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Becoming a parent, especially for the first time, can be an ordeal. The newborn becomes the crux of your life, and you find that you have questions and concerns about each and everything that affects the child. While some of these concerns may just be due to confusion and a sense of emotional overload, others do need deeper thought – like napping.
Video: How to Get Your Baby to Nap – Daytime Sleep Tips
As a parent, you will be aware that naps are good for your child and his development. You will see that babies love napping, but how much time should a baby actually sleep? In this article, let us take a deeper look at the sleeping patterns of a child in his first year.
Why Naps are Essential for Babies?
Naps are essential for babies, especially in their first few years. They can help improve your child’s mood, reduce tantrums, crying and other kinds of whining. During naptimes, the brain develops more than it would when the child is awake. Naps help your child grow faster and understand his environment better. Another common misconception is that skipping naps can improve the quality of sleep your child has at night time – this is not proven, so choosing daytime naps is better for your child’s general health.
Where Should Your Baby Nap?
The best place for your baby to have his daytime naps in his crib; this makes him feel secure and safe, sleeping in a known environment. If you lead an active lifestyle, you need to practice putting your child to sleep in a stroller or carriers so that he gets used to it – if that is not possible, at least carry one or two items that will remind him of his bed, so that he feels secure. If your room is a bright one, you can use blackout curtains so that your baby settles in well.
How Many Naps Does a Baby Need?
The amount of time a baby needs to nap depends on how old he is and on his behavioural pattern. A table that indicates the required amount of time, according to his age has been given below.
|Age||Daily Naps||Total Daytime Sleep||Duration of Each Nap||Awake Period Between Naps||Things to Remember|
|0 to 11 Weeks||6 to 8||4 to5 hours||10 or 15 minutes to 4 hours||30 mins to 1 hour||Since your child is a newborn, he will not have a definite sleep schedule. So do not worry much about how erratic his naps are.|
|3 to 4 Months||4 to 5||3 to4 hours||30 minutes to 2 hours||about 1 to 2 hours||At the age of four months, your child may exhibit sleep regression and the naps may reduce.|
|5 to 6 Months||3 to 4||2.5 to3.5 hours||30/45 minutes to 2 hours||about 2 hours||At the end of this stage, your child should be settling into a more predictable, stable nap routine.|
|7 to 8 Months||2 to 3||2 to3 hours||1 to 2 hours||2 to 3 hours||The number of naps reduces from three to two at the end of this stage, owing to another regression.|
|9 to 12 Months||2||2 to3 hours||1 to2 hours||about 3 to 4 hours||At the end of the year, your child would have settled into a predictable nap schedule.|
Tips to Get Your Baby to Nap
As a new parent, the answer to how to get your baby to nap will not be clear – the process can be quite taxing. He might end up throwing tantrums at the slightest provocations or just refuse to go to sleep altogether. However, there are a few things which can help you get your child settled into his baby nap times.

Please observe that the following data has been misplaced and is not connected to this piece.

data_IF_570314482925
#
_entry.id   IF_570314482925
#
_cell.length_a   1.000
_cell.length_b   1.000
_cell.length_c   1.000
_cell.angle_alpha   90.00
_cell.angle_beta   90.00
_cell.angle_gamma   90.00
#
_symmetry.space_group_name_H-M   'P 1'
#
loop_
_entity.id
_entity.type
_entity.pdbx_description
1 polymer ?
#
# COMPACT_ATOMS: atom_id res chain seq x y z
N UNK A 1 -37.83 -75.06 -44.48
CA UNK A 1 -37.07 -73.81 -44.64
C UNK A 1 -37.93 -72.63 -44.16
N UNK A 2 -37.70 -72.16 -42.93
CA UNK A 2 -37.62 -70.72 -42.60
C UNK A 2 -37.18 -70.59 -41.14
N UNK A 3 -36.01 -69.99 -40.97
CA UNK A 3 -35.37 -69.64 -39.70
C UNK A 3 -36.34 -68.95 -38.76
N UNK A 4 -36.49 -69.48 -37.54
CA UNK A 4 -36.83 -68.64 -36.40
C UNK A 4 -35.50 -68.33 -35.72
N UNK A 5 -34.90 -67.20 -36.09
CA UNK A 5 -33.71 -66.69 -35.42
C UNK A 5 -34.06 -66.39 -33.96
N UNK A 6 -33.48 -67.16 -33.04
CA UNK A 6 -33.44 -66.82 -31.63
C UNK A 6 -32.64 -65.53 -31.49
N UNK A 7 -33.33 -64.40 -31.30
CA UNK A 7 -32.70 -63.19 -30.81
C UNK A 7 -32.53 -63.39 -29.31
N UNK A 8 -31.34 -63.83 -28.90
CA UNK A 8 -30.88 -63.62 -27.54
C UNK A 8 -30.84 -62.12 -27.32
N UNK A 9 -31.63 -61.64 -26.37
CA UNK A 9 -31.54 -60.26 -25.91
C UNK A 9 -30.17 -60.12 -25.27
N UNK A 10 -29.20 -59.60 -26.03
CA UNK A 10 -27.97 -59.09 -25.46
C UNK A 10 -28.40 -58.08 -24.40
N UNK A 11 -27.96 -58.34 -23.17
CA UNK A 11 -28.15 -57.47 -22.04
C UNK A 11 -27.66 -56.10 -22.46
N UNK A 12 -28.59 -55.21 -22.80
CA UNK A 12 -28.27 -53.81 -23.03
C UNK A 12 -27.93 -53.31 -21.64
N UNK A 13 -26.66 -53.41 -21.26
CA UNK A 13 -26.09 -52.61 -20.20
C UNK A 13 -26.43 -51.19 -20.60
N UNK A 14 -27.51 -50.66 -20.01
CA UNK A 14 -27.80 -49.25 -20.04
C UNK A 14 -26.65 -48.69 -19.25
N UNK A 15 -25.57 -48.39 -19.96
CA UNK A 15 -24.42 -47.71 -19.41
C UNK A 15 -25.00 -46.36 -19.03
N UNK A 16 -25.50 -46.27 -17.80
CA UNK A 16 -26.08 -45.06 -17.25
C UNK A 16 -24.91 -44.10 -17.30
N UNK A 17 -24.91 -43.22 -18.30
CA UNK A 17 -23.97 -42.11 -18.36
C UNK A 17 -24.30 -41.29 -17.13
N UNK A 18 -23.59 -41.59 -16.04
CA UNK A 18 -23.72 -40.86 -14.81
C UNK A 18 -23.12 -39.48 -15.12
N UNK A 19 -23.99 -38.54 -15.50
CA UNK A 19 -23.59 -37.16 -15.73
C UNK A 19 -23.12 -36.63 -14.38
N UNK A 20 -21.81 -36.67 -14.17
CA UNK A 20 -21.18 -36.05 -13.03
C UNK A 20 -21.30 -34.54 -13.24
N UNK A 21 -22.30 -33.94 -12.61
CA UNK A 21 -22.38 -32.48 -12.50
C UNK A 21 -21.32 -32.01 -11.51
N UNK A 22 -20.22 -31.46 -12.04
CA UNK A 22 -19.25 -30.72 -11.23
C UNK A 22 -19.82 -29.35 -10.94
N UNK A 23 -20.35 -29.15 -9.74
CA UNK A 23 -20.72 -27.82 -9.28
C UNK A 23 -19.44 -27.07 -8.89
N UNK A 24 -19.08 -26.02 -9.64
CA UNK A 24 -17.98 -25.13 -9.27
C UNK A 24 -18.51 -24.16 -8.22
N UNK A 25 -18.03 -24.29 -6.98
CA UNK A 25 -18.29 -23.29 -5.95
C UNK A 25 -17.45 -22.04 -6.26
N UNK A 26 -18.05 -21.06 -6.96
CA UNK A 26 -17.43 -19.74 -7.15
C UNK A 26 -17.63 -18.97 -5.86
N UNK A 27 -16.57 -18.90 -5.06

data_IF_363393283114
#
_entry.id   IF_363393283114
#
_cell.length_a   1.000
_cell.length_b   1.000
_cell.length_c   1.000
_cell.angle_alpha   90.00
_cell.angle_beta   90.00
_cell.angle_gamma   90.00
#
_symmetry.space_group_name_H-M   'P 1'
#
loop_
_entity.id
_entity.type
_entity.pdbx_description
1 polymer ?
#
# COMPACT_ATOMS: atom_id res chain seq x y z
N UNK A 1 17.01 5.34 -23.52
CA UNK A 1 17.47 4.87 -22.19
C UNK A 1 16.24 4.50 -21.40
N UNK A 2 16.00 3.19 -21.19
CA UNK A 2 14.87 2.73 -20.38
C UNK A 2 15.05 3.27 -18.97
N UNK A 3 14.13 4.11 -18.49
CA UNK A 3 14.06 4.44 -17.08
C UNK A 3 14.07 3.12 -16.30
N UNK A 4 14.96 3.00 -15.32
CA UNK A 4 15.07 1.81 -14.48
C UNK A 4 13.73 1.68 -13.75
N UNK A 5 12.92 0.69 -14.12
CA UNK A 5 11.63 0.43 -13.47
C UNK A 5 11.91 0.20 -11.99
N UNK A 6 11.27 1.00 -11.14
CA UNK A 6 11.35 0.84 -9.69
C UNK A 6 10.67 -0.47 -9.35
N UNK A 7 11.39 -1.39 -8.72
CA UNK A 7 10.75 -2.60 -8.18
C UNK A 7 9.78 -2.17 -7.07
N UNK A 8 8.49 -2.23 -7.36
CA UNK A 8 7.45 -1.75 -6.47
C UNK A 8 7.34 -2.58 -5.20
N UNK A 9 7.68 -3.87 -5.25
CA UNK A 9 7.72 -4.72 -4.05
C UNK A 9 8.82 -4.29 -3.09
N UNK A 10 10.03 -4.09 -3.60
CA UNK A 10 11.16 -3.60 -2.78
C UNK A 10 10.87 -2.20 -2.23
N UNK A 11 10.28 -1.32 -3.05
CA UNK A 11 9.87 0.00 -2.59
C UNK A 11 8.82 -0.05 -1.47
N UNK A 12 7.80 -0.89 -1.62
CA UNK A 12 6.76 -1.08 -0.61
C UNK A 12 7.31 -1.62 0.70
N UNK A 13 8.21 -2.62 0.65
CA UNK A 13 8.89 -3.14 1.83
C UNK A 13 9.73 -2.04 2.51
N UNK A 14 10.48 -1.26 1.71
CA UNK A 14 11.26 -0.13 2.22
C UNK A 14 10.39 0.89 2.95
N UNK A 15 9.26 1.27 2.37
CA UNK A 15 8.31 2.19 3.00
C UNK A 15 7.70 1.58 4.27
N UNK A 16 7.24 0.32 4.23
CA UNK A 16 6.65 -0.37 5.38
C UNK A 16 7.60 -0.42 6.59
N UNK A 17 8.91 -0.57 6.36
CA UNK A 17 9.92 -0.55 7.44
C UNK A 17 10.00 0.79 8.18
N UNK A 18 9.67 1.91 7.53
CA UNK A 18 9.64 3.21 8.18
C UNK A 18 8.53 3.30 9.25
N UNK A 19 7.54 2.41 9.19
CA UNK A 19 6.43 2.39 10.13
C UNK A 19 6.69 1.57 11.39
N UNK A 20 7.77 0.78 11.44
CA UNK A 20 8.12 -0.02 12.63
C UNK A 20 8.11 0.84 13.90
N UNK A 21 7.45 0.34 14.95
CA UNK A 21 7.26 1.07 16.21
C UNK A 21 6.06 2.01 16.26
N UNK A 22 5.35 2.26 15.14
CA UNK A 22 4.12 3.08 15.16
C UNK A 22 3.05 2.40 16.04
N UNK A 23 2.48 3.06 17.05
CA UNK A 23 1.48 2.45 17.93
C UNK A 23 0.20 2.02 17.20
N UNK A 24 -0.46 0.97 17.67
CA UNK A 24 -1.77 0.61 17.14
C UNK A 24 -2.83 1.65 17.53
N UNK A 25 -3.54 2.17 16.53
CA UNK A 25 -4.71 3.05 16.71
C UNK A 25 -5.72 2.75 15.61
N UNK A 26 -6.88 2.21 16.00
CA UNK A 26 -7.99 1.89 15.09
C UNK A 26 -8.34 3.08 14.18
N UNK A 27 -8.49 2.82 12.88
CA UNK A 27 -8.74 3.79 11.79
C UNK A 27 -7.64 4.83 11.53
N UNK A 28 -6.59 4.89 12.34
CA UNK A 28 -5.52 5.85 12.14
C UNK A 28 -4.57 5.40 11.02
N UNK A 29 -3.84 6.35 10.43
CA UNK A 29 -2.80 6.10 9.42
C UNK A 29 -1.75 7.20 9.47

- Try to construct baby nap routines that fit your child. Think of his energy levels around the day, and set up the nap times when he is tired so that he is more willing to go to sleep. It has been proven that two naps, one in the mid-morning and one in the afternoon, can help your child rest better.
- Children like to have consistent timings, and this applies in the case of naps too. Establish correct timing for his naps so that he sleeps readily when it is time.
- If your child is showing reluctance to nap, try to lull him into it. You can sing a lullaby, draw him a warm bath or even massage his tummy so that he becomes relaxed easily.
- Your baby is sure to show signs of fatigue and tiredness, so look out for those. This can help you better understand when your child wants to sleep, and construct a routine based on these signs.
- Naps are important, but activities are equally important – there must be a balance struck between the two. If your child has been energetic always, he is sure to tire out when his naptime comes – a nap also gives him the energy to be a part of more activities. The right activities can help your child develop and grow mentally and physically.
- Long naps are not great, either – if you see your child asleep for more than three hours in a stretch, wake him up gently and help him burn off energy with a few activities.
- If your child is adamantly against napping, do not be frustrated – in some cases, it is normal for children to have only one nap or even no nap during the daytime. Ensure that he is sleeping well at night, though.
- If you are ever in doubt about anything, the best thing to do would be to consult a doctor.
Is It Okay to Limit the Length of Baby’s Nap?
If your child has slept for the appropriate amount for his naps during daytime it is okay to wake him up. This ensures that he does not sleep too much during the daytime, and his night sleep is not affected. If he is in danger of missing a feed, it is not wrong to wake your child up – also, ensure that he is taking part in some engaging activities when he is awake so that he becomes tired enough.
The answer to how much sleep a baby needs is a confusing one, as it depends upon the personality, energy levels and what he does when he is awake. Although general guidelines for the amount of sleep he requires are given above, do not fret if he does not follow it accurately. Also, do consult the doctor if you feel that something is wrong with the sleep pattern of your child.